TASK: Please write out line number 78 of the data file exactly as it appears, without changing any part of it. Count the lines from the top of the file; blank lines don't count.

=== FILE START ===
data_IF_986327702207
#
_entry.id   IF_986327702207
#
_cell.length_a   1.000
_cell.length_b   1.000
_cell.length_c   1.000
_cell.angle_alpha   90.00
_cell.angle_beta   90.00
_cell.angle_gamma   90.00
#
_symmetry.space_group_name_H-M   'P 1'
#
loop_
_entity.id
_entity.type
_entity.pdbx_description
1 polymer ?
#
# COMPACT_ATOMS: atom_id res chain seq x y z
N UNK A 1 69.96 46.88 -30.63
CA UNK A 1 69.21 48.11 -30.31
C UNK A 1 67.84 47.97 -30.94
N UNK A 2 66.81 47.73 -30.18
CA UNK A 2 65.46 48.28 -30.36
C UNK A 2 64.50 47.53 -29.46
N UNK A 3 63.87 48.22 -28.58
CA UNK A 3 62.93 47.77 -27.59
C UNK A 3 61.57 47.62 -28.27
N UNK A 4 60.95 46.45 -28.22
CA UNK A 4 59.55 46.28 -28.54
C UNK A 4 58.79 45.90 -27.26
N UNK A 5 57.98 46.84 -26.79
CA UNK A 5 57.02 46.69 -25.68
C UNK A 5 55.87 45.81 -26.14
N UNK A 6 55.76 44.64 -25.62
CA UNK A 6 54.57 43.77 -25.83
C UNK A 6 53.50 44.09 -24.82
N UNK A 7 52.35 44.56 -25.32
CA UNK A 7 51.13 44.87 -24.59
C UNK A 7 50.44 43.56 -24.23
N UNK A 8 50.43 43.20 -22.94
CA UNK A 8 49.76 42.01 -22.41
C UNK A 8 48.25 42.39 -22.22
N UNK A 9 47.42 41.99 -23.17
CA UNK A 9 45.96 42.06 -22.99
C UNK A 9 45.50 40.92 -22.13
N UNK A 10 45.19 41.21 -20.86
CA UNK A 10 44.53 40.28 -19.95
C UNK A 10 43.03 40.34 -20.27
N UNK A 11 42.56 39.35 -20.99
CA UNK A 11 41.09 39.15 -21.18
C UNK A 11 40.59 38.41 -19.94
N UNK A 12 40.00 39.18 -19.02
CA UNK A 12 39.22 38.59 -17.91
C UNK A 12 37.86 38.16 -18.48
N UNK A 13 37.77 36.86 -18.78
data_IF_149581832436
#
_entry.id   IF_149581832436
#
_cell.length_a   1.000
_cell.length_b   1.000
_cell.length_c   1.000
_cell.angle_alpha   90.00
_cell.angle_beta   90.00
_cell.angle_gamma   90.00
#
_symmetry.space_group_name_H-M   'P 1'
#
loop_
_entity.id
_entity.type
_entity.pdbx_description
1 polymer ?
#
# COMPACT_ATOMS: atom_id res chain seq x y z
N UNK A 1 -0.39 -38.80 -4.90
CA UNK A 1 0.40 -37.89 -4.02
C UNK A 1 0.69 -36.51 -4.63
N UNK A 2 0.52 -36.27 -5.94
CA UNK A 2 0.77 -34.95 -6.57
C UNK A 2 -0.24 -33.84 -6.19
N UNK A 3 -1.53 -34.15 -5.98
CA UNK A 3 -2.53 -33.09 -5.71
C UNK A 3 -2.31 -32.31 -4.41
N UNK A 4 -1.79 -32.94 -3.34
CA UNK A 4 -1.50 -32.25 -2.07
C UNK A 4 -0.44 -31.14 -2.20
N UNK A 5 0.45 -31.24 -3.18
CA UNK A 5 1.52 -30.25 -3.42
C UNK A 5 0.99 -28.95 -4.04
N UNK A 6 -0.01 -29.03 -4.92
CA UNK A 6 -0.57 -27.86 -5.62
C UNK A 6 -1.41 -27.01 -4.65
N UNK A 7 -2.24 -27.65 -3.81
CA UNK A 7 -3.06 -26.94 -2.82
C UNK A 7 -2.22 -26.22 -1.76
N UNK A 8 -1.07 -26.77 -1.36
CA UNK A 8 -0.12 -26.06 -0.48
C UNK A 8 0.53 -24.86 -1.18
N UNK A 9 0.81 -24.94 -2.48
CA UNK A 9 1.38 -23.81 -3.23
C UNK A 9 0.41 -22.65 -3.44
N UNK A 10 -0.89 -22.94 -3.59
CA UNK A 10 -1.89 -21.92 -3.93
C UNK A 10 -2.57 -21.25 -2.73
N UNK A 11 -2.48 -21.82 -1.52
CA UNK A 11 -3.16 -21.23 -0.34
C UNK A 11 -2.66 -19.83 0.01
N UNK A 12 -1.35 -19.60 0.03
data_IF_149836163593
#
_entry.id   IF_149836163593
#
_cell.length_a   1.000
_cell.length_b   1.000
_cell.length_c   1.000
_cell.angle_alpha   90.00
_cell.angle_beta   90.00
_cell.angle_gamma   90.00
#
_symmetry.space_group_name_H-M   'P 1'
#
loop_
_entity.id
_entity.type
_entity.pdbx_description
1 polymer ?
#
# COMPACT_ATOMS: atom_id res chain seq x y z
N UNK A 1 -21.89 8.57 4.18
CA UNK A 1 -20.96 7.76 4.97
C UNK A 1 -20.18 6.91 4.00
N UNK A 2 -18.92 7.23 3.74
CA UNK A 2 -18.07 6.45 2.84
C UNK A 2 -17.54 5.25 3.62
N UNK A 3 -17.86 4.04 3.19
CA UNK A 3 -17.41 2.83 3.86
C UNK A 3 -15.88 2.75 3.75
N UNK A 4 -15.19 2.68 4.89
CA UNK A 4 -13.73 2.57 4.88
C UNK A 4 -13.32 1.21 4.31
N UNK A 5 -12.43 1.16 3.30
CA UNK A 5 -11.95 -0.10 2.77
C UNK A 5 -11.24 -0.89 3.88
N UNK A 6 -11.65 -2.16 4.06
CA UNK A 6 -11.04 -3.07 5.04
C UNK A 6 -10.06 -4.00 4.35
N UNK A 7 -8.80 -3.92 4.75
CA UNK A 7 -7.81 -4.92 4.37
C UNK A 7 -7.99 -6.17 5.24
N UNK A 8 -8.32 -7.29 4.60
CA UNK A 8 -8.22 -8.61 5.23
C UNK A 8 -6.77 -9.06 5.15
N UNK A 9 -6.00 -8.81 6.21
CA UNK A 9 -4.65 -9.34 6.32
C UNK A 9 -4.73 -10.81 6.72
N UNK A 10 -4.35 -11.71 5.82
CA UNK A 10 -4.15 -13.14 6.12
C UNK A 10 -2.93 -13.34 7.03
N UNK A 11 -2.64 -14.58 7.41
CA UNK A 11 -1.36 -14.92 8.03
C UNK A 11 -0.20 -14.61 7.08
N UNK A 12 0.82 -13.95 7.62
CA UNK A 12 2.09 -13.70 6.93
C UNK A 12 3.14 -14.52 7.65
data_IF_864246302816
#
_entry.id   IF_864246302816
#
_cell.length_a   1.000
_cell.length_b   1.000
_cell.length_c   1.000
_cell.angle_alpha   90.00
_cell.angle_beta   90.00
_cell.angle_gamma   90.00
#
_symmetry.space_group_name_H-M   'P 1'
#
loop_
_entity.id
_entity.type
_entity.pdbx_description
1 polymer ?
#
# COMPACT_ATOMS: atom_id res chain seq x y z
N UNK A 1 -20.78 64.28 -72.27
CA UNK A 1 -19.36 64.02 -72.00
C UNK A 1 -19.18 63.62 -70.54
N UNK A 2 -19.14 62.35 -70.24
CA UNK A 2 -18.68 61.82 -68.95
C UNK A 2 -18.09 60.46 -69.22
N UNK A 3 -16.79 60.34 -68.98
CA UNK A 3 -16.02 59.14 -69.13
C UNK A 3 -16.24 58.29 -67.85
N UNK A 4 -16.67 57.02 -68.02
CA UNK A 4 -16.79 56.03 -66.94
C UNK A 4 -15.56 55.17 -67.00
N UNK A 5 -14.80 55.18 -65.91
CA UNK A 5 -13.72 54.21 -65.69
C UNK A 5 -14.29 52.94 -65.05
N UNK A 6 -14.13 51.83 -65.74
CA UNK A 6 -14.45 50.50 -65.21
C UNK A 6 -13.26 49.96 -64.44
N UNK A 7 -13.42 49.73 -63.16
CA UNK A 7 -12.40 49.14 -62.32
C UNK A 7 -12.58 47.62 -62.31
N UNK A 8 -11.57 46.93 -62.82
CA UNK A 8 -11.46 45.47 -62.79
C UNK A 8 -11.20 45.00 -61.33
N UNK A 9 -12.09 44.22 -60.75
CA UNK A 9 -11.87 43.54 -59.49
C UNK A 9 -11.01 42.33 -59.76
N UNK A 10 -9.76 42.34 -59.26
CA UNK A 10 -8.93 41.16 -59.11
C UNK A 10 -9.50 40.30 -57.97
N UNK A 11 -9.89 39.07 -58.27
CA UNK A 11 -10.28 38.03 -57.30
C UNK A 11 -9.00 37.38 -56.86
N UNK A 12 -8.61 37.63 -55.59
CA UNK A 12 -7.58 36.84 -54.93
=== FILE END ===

N UNK A 1 -0.39 -38.80 -4.90